6. Simple: it's wrong for a Latter-day Saint to even think that her/his experience with the Spirit might be more reliable than anyone else's (though I don't actually believe that's even what we're dealing with when it's brought up), but it's fine for Mr Reel to assert boldly that his 'rationality' is somehow more reliable than ours.
  7. I don't know what Jim means by 'reliability', and I'm not certain you and I even mean the same thing when I used the word reliably. I take my definition from the Cambridge English dictionary: I find that the gospel works well and in the way that I expect it to based upon its truth claims. Here's an example of what I mean from an earlier post: And as an example of what I meant when I used the word consistently, here's another previous post:
  8. And I personally know no active member who is opposed to it. I suspect that says more about whom we both hang out with than it does about the supposed longevity of the policy.
  9. You've certainly mastered the art of attempting to control the narrative: 'this policy against gay families'. But no, I'm reasonably confident that most people outside the Church have literally zero interest in or opinion about the Church's family-honouring policy that you despise so much and endlessly bring up.
  10. Can you please provide a link to this data on what 'most people' think?
  11. Do you sincerely believe (a) that the Latter-day Saint ordinance of confirmation literally and in actuality confers the Gift of the Holy Ghost and (b) that this gift is unavailable to the same degree outside of this ordinance?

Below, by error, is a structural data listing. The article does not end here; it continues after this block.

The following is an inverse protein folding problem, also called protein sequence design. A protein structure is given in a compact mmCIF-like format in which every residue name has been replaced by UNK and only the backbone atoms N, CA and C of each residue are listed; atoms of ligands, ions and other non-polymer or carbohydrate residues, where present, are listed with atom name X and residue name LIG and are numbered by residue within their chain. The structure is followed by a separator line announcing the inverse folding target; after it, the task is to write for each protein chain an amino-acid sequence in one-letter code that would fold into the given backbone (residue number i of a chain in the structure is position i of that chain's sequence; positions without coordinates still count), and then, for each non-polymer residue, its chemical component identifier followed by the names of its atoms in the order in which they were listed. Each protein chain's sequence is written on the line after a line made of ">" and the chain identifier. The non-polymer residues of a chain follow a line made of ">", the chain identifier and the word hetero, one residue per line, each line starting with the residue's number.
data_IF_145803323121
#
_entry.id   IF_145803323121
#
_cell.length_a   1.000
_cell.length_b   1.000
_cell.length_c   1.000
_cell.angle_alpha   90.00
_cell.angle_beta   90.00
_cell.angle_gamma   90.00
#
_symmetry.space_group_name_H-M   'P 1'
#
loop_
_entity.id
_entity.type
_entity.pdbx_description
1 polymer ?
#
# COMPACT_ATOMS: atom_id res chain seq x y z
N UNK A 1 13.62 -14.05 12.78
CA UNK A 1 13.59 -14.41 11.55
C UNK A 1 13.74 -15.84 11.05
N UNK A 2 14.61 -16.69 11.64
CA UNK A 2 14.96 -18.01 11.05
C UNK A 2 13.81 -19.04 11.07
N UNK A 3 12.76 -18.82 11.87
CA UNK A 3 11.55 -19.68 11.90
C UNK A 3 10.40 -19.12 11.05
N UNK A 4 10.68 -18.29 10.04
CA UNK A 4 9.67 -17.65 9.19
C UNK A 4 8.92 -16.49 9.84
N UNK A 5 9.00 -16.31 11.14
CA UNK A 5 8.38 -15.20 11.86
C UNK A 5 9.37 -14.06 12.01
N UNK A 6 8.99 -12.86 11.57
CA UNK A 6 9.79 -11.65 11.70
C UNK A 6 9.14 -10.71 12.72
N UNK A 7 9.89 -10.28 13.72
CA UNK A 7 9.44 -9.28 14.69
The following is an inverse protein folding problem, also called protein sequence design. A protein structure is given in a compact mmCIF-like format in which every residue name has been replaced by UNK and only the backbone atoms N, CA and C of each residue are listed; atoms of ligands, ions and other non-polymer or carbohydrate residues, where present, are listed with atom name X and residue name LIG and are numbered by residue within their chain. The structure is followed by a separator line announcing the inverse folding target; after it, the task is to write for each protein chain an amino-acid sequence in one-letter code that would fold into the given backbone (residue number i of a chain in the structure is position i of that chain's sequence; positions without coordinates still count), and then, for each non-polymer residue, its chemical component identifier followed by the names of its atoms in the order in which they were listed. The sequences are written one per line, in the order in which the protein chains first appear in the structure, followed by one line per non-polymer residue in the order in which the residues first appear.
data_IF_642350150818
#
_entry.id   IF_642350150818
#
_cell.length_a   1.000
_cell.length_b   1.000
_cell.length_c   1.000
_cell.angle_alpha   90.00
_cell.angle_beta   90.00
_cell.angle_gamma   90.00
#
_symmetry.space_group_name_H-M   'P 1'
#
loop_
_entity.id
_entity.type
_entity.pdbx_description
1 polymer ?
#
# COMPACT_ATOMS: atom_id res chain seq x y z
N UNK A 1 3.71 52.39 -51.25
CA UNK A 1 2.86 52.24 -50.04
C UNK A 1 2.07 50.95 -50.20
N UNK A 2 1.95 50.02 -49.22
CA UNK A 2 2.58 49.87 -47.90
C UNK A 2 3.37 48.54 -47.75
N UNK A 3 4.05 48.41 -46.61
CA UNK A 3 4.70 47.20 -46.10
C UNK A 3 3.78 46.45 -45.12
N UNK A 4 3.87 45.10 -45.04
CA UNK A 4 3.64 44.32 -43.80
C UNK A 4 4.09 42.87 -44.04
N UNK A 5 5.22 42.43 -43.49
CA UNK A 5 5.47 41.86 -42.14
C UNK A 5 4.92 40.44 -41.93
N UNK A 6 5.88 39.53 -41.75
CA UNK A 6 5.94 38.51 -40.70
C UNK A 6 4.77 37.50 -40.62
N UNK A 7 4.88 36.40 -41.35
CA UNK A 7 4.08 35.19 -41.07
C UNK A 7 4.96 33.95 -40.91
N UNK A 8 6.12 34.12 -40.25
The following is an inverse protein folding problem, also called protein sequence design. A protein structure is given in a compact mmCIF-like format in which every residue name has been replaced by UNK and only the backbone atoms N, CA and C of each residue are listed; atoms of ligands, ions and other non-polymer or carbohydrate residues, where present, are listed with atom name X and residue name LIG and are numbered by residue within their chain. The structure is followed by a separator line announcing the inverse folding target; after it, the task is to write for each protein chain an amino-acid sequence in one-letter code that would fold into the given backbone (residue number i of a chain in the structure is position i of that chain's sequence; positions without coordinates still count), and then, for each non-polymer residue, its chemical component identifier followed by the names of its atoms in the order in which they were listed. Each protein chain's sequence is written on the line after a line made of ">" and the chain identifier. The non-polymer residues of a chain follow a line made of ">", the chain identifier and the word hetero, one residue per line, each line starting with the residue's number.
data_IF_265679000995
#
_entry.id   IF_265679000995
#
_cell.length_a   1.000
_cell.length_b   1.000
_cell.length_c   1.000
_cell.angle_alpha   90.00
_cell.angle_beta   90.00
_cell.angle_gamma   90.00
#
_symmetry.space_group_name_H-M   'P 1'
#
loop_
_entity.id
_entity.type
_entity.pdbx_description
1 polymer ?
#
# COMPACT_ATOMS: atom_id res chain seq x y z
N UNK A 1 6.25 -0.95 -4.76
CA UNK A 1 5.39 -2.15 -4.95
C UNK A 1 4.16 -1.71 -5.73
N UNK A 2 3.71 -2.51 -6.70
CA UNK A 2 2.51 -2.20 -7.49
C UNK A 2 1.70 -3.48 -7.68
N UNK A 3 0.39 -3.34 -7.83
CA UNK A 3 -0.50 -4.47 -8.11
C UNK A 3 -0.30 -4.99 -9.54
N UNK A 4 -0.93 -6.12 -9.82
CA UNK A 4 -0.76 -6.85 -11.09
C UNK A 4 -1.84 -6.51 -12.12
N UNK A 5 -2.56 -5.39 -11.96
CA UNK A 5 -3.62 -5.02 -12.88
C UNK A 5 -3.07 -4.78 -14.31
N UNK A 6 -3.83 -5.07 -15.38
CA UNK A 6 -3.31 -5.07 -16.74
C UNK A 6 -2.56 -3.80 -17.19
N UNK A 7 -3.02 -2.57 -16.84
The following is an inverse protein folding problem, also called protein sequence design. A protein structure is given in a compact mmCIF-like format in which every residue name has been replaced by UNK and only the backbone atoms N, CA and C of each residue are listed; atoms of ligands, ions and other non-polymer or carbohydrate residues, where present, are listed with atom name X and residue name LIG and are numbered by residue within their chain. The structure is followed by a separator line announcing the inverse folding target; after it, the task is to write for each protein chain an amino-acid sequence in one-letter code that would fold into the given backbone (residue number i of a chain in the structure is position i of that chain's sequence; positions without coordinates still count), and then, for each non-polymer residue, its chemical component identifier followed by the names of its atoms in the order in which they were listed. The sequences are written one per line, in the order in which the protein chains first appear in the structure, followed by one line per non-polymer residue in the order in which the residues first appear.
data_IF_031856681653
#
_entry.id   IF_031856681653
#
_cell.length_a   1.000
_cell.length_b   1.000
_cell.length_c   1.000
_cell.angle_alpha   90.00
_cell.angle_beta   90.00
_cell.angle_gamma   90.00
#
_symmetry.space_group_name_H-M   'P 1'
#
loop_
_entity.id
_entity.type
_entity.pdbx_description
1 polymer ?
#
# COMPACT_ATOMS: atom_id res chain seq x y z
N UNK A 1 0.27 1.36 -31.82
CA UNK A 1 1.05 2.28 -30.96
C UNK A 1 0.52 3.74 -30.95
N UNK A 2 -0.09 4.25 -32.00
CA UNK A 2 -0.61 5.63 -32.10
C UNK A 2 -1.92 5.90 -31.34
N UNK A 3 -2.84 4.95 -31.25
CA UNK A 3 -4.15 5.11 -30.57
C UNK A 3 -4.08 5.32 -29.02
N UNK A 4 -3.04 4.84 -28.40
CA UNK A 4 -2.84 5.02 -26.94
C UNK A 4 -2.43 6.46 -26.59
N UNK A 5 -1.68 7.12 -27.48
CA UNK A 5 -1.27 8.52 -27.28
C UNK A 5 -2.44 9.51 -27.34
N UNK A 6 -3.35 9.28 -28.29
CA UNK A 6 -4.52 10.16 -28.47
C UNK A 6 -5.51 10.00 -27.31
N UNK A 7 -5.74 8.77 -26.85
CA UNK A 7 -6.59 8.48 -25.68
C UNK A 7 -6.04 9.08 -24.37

12. It's not Church leaders or those who understand and support the policy who are seeing this as some kind of punishment. This spin is what is genuinely sad to me.
  13. I've intentionally waited a bit in order to increase the likelihood of preserving anonymity, but sometime in 2019 our stake received an unexpected visit from one of the presidents of the Seventy. It coincided with our stake conference, although we already had a member of the Seventy who had been assigned to preside (and who still attended). The senior authority told us when he arrived that it had been a last-minute assignment for him, so his portion of the adult session of conference was conducted entirely as a Q&A session. I groaned inside when he announced this, but then it turned out to be one of the highlights of his visit. I was so proud of our stake members for overwhelmingly asking really deep, meaningful questions. This was a perfect opportunity for hype if this Seventy has wanted to do so. He didn't. One brother, however, did ask what we could look forward to in April General Conference. The Elder gave a really honest answer. He said he had no idea but that he sits on a committee with some of the apostles and that what is being discussed sometimes takes his breath away. He said that discussions, however, don't equal revelation, and that everything is subject to that. He did mention that the Church is currently experimenting with online church services in some areas of the world where members are too few to congregate in person. I got the impression that they hold a sacrament service in the home and then hold a discussion using Come, Follow Me using something like Skype or Facetime. He then concluded with something intriguing. He said that Pres Nelson has said that we've been known for too long as a faith that builds churches. Going forward, we will be the faith that builds temples. Make of that what you will.